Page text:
In other words- you can get fiber from fruits and vegetables without the potential harm to your digestive system.
Vitamins and Minerals
Grains are often suggested for their vitamin and mineral content, specifically for B-vitamins and Magnesium. Just as with fiber, thees things can be easily found in other foods. Health Habits takes on the assertion that grains are a great source of these nutrients:
“Hmmmm…why don’t we take a look at the nutrition info again and see if that’s true.
- Thiamin … And the winner is fruits, vegetables and once again…bran.
- Riboflavin … veggies win again
- Niacin … and again
- Folate … and again
- Iron … and again
- Magnesium … and again
- Selenium …and last but not least, it’s a tie between veggies and grains!!!
So, except for the fine showing in the selenium category…
Fruits & vegetables are the best source of vitamins and minerals.
The Bottom Line
Gluten is not a food group.
Grains do contain some nutrients, but these nutrients can be found in larger amounts in fruits, vegetables and meats/fats.
I will agree with many nutritionists that going gluten free isn’t going to do much good if you just replace the gluten with gluten free processed foods. These gluten free processed alternatives often have more sugar and chemical substances to balance out the lack of gluten.
If, however, you replace the gluten containing foods (and all grains) with vegetables, fruits, fermented probiotic-rich foods, homemade broths, organ meats and humanely raised animal meats, you will not be missing out on vitamins and minerals. In fact, according to the latest statistics I’ve seen for food consumption in the US, you’ll be head and shoulders above the rest of the population on vitamin and mineral intake.
Since grains are often fortified with additional nutrients, it is important to make sure that you are eating a varied and nutrient rich diet when you go grain free. I’ve also found that rubbing magnesium oil (here is the recipe) on my feet at night is an easier way to absorb magnesium and replace the magnesium that is often added to grains.
Chris Kresser on the Gluten Thyroid Connection
Mark Sisson on Fiber, Vitamins and Minerals
Chris Kresser on Toxins in Grains
SCD Lifestyle on the Problems with Gluten Free Food
Sarah Ballantyne on Gluten Cross Sensitivity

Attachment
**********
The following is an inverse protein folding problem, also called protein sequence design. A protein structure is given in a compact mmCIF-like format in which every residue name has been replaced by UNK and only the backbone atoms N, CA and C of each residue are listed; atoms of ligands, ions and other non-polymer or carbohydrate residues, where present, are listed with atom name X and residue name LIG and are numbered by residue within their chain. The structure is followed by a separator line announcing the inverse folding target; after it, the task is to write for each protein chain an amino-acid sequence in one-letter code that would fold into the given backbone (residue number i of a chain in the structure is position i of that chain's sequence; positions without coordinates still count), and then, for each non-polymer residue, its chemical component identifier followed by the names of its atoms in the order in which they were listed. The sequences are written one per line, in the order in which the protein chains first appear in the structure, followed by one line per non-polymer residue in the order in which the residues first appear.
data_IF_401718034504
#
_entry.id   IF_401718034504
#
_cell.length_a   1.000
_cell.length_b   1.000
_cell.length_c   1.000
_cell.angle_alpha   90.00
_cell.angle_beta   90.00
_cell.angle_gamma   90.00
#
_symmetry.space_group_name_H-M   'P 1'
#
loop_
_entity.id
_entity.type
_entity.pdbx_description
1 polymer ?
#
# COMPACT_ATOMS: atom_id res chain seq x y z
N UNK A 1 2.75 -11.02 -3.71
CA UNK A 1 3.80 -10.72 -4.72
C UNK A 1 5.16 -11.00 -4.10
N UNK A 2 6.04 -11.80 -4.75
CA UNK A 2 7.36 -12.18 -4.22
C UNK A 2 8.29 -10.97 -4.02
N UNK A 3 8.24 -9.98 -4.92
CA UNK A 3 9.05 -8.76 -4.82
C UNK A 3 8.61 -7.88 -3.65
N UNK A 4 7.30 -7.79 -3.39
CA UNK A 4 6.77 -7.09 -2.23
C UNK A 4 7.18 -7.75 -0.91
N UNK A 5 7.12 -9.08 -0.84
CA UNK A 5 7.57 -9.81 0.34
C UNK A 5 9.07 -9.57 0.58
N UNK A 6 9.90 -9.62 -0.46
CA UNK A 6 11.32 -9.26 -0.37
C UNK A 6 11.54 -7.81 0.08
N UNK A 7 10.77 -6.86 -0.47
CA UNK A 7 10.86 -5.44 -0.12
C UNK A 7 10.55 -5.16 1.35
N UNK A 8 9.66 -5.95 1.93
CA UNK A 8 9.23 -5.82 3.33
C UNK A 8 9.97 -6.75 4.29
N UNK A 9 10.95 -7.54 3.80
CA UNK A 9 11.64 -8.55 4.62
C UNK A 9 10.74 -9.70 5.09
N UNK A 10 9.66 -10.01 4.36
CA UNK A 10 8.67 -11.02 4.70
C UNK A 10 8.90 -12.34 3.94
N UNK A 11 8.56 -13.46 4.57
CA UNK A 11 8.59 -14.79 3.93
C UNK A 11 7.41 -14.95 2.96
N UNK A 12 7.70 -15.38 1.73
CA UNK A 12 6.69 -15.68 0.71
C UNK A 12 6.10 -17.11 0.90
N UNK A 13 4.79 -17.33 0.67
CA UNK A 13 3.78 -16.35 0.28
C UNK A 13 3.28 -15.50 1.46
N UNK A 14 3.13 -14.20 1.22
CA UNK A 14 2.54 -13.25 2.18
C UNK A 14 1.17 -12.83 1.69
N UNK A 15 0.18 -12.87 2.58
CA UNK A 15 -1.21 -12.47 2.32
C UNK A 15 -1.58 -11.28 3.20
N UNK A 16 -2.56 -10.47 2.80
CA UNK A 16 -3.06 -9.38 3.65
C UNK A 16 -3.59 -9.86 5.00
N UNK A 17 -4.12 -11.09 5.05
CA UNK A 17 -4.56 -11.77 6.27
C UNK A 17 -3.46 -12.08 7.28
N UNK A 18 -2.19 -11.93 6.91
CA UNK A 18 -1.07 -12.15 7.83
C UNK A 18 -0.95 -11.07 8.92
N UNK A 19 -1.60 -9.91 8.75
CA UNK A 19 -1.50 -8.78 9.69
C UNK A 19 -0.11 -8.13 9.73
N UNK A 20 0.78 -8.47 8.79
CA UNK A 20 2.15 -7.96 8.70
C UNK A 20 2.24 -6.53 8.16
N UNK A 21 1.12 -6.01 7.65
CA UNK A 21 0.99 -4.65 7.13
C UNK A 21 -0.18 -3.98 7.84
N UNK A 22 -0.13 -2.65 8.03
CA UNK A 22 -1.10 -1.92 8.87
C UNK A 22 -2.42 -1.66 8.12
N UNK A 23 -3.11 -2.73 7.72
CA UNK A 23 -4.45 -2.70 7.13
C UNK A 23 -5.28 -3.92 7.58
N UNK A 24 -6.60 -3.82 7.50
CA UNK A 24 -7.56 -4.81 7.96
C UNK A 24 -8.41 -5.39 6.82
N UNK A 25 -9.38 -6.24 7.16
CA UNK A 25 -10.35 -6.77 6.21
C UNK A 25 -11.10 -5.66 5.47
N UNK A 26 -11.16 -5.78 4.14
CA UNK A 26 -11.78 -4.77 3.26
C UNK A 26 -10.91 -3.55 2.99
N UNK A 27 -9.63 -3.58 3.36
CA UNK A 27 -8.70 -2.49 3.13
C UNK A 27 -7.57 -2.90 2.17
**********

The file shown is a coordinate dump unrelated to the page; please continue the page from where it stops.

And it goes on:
The Paleo Parents on Gluten Sensitivity and Gall Bladder Disease
Where do you stand on the gluten/grain issue? Share below!
Discussion (96 Comments)
I have been doing a lot of reading about not eating any grains vs. eating only traditionally prepared grains. I’m at a bit of a crossroads right now, but I think that might husband and I have decided to just be grain free at home, and then just do our best when we eat out or go to other people’s homes, but not worry about it too much.
I think it’s ok for us to eat traditionally prepared grains (soaked/sprouted/fermented whathaveyou) even though I know the soaking does not significantly reduce gluten and lectins and other bad guys (I am not sensitive to gluten at all). I also try to eat einkhorn and emmer wheat over modern dwarf wheat.
However, it’s a lot of trouble to soak grains or flour, and to find these heirloom types of wheat, so it might not even be worth it to keep grains in the house.
My next step is to buy some coconut flour and arrowroot powder or xantham gum or whatever you have to put with it to make it more similar to normal flour.
I was told by an OB nurse that I would not get what I needed during pregnancy if I chose a gluten free diet. Many in the medical community do not understand. At 44 years old I had a very healthy pregnancy and birth.
My favorite part: “In other words, gluten is a small part of a small group of foods, and it doesn’t provide any specific health advantages by itself.” I am completely over the “scare tactics” mainstream dietitians and nutritionists (usually being paid or endorsed by the processed food industry) use when referring to a diet sans gluten or grains. Missing out on nutrients… really? Most fail to account for the fact that most of the vitamins and minerals found in processed grains are fortified and synthetic – and aren’t event absorbable in the body! Sure – the nutrition label says “100%” of needed iron – but if only 30% is actually able to be used in the body due to anti-nutrients and inappropriate cofactors, there is a massive discrepancy there! Thanks for continuing to get the word out!
Please discuss the seemingly useful technique of soaking and fermenting all grains. This seems a wise use of grains.